Since 2008, Kang Jianfei has shifted from his focus on the state of the individual during the birdman period towards observation of group pathology and the current problems of society. He has created individual images on roughly one hundred different blocks. They include images symbolic of social status, such as a chair, as well as a deer's head, a panda-like beast baring its rear and a birdman with fists clenched and wings spread. Each form is like a chess piece from the game of life. They all have a strong desire to live and are ready to make trouble. Kang Jianfei has reached a level of freedom that resembles that found in a game of chess: he arranges and prints the images according to the needs of the picture, and the various states of life flow out freely. Some of these images form towers to the sky (perhaps alluding to a ladder of increasing social status), some depict lascivious women with bird beaks sprouting out of their heads (perhaps an allusion to women who have to scheme their way through a male society?)¡­ This series is like a set of pictorial riddles that reflect the absurdity of contemporary existence and the perversion of the power structure.

Each image in the work is independent, but also creates connections with the other images around it, erecting a narrative space for free imagination where the viewer can search for allegories about life. These works are reminiscent of the ancient zodiac prints - a type of figurative animal carved seal, which depicted scenes of the ancients hunting, fighting beasts, music and dance, and chariots embarking. Here we can also see Kang's conceptual appropriation of the plurality of printmaking: each arrangement is a single print, but the components (independent images) are used repeatedly. When the independent images emerge in different scenes, their narrative significance becomes complicated.

Bada Shanren also broke with convention before, bringing wholly unrelated animals together: a deer and a bird watching each other, a fish in the water and a quail on land getting along together; Bada's eagles, if not looking up at the sky or looking down on prey, might be inexplicably gazing at a crab¡­ Some of these paintings did actually have an indicative purpose, mocking the people and events of the time, but most of them were allusions to the artist's state of mind. Unlike Bada Shanren's indignation, Kang Jianfei's surreal collocations have a postmodern slapstick aspect, which mocks the bizarreness, abnormality and perversion that has resulted from the fracturing and loss of balance in China's social order. The moral standards in our lives have been challenged, and a new order has yet to emerge; chaos and disorder have become the staples of our lives. Now it is paradise for those who are selfish, deceptive and devilishly ambitious. Insecurity and a go-with-the-flow attitude have led every individual to construct a social relations system around them, but such a system is inevitably temporary and weak, and has an irrational and absurd side. Kang Jianfei uses humorous, reserved criticism to battle with the corruption of the collective subconscious.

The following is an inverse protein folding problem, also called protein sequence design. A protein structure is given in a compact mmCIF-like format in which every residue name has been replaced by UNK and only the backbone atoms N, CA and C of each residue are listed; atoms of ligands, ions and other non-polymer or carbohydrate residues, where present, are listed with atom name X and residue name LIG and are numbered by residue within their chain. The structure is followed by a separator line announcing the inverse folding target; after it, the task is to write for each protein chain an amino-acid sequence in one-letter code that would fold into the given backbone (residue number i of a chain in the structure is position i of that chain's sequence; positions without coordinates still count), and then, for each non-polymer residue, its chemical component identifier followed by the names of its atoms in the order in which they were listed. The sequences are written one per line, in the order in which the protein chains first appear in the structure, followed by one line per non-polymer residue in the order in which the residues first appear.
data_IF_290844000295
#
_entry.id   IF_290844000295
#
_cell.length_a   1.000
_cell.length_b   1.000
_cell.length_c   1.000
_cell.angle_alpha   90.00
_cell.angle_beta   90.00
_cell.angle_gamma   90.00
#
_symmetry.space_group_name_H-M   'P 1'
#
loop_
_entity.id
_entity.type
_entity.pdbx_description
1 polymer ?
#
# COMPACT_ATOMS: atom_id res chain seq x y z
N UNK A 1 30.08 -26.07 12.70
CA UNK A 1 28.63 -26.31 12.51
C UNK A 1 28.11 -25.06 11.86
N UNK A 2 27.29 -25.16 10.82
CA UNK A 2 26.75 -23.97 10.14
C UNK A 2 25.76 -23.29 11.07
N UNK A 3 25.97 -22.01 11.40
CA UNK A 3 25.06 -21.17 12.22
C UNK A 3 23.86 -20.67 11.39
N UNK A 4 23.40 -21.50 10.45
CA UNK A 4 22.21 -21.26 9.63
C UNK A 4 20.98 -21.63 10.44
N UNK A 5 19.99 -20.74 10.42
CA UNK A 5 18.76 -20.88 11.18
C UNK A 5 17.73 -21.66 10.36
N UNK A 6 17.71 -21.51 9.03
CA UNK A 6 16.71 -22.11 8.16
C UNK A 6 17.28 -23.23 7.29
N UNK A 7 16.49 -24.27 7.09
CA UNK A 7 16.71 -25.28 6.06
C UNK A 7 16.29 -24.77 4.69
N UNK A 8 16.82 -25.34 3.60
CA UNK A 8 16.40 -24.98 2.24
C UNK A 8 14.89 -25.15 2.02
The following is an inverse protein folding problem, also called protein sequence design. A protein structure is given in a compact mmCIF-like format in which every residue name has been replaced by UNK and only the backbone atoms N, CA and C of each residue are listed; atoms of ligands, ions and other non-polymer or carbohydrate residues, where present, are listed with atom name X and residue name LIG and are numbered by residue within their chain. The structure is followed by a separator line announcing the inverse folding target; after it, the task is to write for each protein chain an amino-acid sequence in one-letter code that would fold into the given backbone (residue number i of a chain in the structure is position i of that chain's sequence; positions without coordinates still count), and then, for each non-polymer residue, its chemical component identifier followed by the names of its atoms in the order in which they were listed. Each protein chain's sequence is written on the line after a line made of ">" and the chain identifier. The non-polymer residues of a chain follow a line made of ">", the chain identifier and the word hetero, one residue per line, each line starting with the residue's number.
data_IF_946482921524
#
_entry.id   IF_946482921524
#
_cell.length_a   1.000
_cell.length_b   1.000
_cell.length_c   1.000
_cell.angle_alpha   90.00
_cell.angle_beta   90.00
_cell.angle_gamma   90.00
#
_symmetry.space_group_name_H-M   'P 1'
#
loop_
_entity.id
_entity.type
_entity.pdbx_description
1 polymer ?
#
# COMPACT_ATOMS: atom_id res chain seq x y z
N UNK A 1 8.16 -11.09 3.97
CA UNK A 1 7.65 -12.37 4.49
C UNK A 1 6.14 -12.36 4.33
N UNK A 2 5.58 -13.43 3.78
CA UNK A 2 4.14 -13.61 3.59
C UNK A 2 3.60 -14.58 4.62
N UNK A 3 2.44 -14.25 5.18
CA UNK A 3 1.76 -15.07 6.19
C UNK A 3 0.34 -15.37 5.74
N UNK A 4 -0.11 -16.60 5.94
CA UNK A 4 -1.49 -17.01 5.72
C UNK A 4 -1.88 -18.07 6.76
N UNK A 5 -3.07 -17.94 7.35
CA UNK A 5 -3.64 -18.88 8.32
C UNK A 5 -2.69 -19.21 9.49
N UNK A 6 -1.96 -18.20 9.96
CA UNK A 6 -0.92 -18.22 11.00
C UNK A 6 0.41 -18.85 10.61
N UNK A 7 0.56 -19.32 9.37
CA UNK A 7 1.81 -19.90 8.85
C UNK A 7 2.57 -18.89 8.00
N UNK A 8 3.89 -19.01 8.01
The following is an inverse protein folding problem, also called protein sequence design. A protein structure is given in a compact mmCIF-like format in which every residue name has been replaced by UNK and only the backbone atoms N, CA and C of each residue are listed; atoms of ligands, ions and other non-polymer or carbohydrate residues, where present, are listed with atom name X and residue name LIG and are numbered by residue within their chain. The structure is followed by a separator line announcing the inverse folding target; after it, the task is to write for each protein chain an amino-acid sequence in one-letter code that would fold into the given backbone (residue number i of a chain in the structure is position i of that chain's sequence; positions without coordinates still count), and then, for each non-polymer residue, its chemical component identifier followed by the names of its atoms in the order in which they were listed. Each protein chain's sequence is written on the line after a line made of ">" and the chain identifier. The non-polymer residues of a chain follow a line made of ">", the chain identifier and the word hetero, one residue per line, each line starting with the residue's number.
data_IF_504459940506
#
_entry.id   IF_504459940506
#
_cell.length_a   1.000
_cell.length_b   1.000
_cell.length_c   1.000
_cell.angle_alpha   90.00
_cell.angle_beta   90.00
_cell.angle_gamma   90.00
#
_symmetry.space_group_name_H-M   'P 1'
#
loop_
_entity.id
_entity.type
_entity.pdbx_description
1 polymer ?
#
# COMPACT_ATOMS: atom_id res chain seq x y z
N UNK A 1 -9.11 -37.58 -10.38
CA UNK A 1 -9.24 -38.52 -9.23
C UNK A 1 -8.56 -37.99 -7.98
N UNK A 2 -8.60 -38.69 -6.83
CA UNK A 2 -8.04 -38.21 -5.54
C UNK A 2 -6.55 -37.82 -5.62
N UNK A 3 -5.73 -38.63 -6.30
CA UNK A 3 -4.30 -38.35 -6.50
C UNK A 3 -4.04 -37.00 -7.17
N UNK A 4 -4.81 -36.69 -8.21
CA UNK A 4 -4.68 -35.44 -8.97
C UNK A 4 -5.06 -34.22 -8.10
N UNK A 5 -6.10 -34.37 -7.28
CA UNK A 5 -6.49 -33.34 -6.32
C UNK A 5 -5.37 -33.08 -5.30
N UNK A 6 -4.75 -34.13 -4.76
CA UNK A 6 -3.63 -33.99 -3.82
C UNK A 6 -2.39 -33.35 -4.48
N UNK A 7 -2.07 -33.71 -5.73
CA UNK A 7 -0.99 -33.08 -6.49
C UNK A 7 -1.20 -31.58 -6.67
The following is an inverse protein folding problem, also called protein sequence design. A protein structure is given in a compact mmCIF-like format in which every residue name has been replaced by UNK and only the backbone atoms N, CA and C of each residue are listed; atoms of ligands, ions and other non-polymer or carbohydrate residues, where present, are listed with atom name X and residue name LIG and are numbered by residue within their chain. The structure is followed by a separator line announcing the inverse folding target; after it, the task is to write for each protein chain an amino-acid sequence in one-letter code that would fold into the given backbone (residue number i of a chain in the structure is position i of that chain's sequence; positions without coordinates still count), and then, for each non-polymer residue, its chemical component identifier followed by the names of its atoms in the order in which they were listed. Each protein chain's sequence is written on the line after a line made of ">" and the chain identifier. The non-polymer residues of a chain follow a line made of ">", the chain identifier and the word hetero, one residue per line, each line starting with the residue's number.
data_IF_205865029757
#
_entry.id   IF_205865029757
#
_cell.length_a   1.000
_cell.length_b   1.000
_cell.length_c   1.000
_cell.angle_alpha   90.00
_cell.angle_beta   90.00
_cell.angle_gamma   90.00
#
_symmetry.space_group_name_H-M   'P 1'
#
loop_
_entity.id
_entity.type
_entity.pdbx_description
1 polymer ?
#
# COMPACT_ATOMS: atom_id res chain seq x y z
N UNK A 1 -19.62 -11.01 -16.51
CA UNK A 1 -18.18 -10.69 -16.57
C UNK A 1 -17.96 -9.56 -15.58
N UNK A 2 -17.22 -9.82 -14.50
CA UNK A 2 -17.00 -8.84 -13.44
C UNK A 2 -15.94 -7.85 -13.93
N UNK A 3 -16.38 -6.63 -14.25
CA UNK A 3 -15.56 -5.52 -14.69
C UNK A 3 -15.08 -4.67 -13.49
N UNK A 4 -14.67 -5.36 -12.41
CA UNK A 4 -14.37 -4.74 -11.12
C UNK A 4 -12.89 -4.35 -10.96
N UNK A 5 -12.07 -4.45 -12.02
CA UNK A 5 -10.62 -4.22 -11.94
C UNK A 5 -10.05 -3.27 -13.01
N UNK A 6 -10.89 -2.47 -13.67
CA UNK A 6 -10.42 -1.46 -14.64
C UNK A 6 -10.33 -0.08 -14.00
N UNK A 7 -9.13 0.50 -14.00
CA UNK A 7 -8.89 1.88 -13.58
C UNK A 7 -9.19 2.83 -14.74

The Unique Significance of Kang Jianfei's Art
In contemporary Chinese art, traditional ink painting is in decline; oil painting cannot escape the limitations of this imported artistic language, and can only try to attract attention with Chinese style images. As a contemporary medium rooted in Chinese tradition, woodcutting has a kind of indirectness that embodies the character of the Chinese aesthetic and spirit and contains rich conceptual potential. Kang Jianfei's work uses this to lead us into a secret garden. Here, classical and contemporary branches and flowers mingle together to create mysterious and rich fruits.

The indirectness of woodcutting refers to the fact that the final image is transferred onto the paper from the wood block, and the creator's intentions are concealed behind it. In Chinese thought, direct declarations of emotion and thinly veiled expressions are considered lowbrow, while roundabout and distant expressions are considered to be on a higher level. An interesting cultural phenomenon is Chinese shadow puppetry: with dim lighting, through a tarp, ancient episodes are brought back to life; another example is Chinese seal carving - Chinese literati could roam endlessly through the small square area of a seal inscription, expressing their aspirations in life. Influenced by Chinese cultural concepts, the above tools of expression or mediums have become metaphysical carriers of the spiritual world. Kang Jianfei's woodcut artworks are reserved, and their power is all internal; for him, woodcut printmaking is like striking by proxy; he has surpassed the stereotypes of carving methods and the print aesthetic, conceptually raising woodcut to the level of Chinese culture itself. No longer is this medium limited as a tool of expression or language of painting. It now points at the depths of the Chinese cultural consciousness.

His oil paintings are intertwined with his path of liberation that has at its core conceptual printmaking. The former keeps watch over a more gloomy and meditative wasteland, showing a spiritual world on a heavier, even melancholy level, showing a pure idealist's deep desire for salvation in this desolate era; when compared to the lighthearted playfulness of his woodcuts, we can see the eccentric variations of the artist Kang Jianfei as the mantle bearer of Chinese classical literati.

As a contemporary artist, the unique significance of Kang Jianfei is that he has not wasted his talents on superficial social issues. Instead he has focused all of his efforts on the hidden and inveterate illness that lies within Chinese social mores. Kafka turned a man into a cockroach to decry the alienation of man, while Kang Jianfei, "changing the subject", has made use of a controlled form of mockery, wittily maintaining aloofness. His images carry the rich expressions of the Chinese literati tradition, and his painting language shines with sharp ideas and concepts.